The issue you describe with the G string varying its note sounds like the bridge isn’t in the correct position however. I’d never rely on pencil marks but test it out as CreadurMawnOrganig says for yourself.
I check/reset my bridge regularly as after long sessions/gigs it wanders away from the best position. So it’s a relatively simple skill and routine you’ll need to get used to.
And yes keep asking Tom if you aren’t happy/don’t fully understand. He wants people to make his banjos play as good as they look! K

Re: Banjo bridge position (opinions, help)

A little “tough love” here. If these are things you truly can’t figure out…get a luthier. There few things about stringed instruments the are easier.

Re: Banjo bridge position (opinions, help)

OK, I get it, I get it. But at least the strap thing, I don’t want to bother Mr. Cussen for such a silly thing, as you may understand. I’m sure you guys have tied banjo straps more than once and know how to explain it with easy words to a non-native English speaker, can’t you?

Re: Banjo bridge position (opinions, help)

Pretty much every banjo I have tends to have the “bass end” of the bridge slanted back toward the tailpiece a bit like your pictures show. This is to adjust for intonation differences between how much a thick string (like your G) sharpens when bent down to reach the frets compared to how much a thin string (like your E).

CreadurMawnOrganig gives you the right idea about setting the bridge position. It’s not a bad idea to move your bridge to the wrong position, and then make the adjustments again, so that you get used to doing it. You will probably end up needing to readjust your bridge position every time you change strings (and occasionally in between if you’re noticing intonation issues).

For me, a slightly better way to do it is to compare the 12th fret harmonic (which is a bit weird if you’ve never done it before, but basically, you touch the string directly over the 12th fret, and then as you’re plucking the string, you remove the finger touching the string right as you pluck, which sets up a harmonic wave that is an octave higher than the open string). You can then compare the harmonic note directly to the pitch of the fretted string at the 12th fret. If the fretted string is sharper than the harmonic, move the bridge back toward the tailpiece. If it’s flatter than the harmonic, then move the bridge toward the neck… You do this for each string, and find the bridge position that is the closest possible across all four strings.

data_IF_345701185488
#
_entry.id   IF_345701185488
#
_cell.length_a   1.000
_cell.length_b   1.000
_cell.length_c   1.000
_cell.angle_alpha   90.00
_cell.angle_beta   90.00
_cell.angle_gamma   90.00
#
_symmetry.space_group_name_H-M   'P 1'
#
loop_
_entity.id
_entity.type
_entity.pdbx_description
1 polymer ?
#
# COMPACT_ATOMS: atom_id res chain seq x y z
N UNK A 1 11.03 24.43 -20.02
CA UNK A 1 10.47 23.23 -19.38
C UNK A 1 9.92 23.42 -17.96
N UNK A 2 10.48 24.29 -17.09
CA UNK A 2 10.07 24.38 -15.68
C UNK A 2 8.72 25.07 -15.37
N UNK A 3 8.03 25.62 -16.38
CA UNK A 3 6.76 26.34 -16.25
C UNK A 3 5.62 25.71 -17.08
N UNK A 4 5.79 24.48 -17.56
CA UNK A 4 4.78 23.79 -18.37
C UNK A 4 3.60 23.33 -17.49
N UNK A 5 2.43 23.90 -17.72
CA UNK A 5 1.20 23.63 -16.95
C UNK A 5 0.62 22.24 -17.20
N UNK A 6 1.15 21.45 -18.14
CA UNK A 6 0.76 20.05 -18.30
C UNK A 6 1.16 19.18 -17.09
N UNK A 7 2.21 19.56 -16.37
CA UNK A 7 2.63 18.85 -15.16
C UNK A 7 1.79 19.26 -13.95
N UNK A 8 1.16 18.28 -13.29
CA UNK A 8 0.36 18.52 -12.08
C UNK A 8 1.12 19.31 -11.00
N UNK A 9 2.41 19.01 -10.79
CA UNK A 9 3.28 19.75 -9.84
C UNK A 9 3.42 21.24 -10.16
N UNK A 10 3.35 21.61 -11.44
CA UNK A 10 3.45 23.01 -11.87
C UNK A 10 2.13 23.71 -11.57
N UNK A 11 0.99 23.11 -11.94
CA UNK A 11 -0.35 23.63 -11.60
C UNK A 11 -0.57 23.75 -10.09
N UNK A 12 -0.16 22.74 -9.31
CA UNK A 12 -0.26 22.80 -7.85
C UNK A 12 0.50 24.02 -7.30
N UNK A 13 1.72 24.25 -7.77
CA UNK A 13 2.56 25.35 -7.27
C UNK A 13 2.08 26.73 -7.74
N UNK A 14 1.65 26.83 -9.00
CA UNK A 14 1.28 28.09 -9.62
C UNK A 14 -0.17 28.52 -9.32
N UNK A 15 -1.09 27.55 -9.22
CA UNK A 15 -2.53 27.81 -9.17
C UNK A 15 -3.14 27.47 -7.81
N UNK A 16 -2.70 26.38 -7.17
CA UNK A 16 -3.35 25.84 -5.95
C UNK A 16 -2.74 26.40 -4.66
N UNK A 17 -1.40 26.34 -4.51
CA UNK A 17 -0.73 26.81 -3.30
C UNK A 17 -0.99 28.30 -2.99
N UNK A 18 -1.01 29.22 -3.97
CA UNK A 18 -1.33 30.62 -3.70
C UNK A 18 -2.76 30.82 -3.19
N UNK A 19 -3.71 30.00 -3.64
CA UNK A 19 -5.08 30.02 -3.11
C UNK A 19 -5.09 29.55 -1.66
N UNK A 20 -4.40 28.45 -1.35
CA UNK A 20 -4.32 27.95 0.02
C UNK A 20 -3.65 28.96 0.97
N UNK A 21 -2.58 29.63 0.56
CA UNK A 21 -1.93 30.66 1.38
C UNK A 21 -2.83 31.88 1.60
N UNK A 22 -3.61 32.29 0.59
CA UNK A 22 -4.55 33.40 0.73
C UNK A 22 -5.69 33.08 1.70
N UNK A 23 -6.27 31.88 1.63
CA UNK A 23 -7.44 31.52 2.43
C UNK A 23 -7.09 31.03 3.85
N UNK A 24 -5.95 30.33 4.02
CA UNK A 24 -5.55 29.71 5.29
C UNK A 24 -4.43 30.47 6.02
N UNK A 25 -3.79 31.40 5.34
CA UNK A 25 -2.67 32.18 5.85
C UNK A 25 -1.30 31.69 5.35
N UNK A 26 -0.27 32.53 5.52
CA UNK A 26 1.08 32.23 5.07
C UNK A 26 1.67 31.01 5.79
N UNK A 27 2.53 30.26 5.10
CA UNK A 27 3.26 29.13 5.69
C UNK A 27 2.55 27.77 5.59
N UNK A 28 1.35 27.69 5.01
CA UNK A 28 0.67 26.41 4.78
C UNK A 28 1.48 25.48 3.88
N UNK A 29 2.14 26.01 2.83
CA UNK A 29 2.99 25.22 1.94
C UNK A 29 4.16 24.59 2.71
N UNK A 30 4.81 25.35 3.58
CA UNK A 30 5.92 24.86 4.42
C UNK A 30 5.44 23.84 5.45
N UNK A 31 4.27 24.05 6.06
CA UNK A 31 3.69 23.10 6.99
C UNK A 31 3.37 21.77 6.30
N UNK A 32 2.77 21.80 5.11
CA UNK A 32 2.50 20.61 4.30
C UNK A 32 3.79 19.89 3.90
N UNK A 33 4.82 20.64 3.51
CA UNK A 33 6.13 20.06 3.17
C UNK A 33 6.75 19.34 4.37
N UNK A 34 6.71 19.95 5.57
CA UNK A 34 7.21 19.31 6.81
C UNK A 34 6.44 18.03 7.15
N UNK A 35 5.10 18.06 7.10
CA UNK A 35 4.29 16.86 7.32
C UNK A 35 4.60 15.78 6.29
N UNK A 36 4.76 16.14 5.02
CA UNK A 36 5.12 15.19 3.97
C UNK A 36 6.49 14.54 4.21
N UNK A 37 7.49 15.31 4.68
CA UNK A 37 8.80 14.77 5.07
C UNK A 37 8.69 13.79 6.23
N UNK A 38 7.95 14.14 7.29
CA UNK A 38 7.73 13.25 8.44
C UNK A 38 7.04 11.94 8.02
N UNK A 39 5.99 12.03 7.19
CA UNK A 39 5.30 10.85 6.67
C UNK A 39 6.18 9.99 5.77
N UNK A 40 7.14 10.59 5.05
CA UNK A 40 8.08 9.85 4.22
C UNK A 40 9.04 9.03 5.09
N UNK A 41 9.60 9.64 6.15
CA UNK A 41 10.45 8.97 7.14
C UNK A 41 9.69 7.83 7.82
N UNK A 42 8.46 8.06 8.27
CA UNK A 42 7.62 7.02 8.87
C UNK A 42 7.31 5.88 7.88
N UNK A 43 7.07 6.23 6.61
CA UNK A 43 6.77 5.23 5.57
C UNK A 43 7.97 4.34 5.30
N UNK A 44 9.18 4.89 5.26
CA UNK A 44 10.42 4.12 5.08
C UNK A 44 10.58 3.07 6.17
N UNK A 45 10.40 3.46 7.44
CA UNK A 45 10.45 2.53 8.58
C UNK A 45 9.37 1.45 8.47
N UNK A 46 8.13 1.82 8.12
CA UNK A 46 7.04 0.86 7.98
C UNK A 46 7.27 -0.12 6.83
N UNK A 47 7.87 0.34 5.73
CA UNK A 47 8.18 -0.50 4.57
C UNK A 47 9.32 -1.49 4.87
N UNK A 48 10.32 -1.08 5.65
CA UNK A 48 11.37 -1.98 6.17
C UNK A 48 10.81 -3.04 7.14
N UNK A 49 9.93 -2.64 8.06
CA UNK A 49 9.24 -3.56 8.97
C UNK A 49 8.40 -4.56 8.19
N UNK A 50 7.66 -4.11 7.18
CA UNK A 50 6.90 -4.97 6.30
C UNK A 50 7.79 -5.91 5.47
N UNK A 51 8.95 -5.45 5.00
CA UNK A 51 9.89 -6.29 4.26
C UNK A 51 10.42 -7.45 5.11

Here’s a video that shows how to do it.

There are also lots of youtube videos about how to attach a banjo strap, but there are tons of different kinds of straps, so choose one that fits your type. But typically, you would just tie it to the brackets (or hooks).

Re: Banjo bridge position (opinions, help)

PJ…no malice intended. I encourage everybody to find a luthier. A luthier will talk you through things face to face to help you understand how things work and maybe point some other, more subtle, issues that could get in the way of your learning. Banjoes are more complex than they seem. I’m guessing you have a “fiddle guy”. Find a “banjo guy”, could even be the same guy. May your banjo soon rise to the level as your excellent whistle skill.

Re: Banjo bridge position (opinions, help)

Ah, ’tis many the happy hour I spent moving and fiddling around with the bridge on me banjo….trying to get it right.

Don’t be afraid to experiment! There’s very little damage can be done to the banjo (as long as you don’t go at it like a bull in a china shop) and a new bridge, should you break it, isn’t going to break the bank. Like anything else - practice makes perfect, well, maybe not on a banjo. But you can get close!

Consider yourself lucky in one respect at least. Moving the bridge on a violin is a far more technical and frustrating business. Talk about a ‘black art’.

Re: Banjo bridge position (opinions, help)

Angus Grant Senior at a master class once told us that players might often progress much better if they “footered about” a lot less with their instruments and just played them.

Unfortunately, I’m a bit guilty of being a “footerer” as far as the mandolin and banjo as concerned. less so with the fiddle.
He’s got a point though. Once you’ve got things right, you should leave it. Sometimes, if things aren’t going too well, it’s often more likely down to you than the instrument. So, it’s better not to go moving things around too much if you are having an “off day” or not been practising for a while unless there’s a very obvious fault.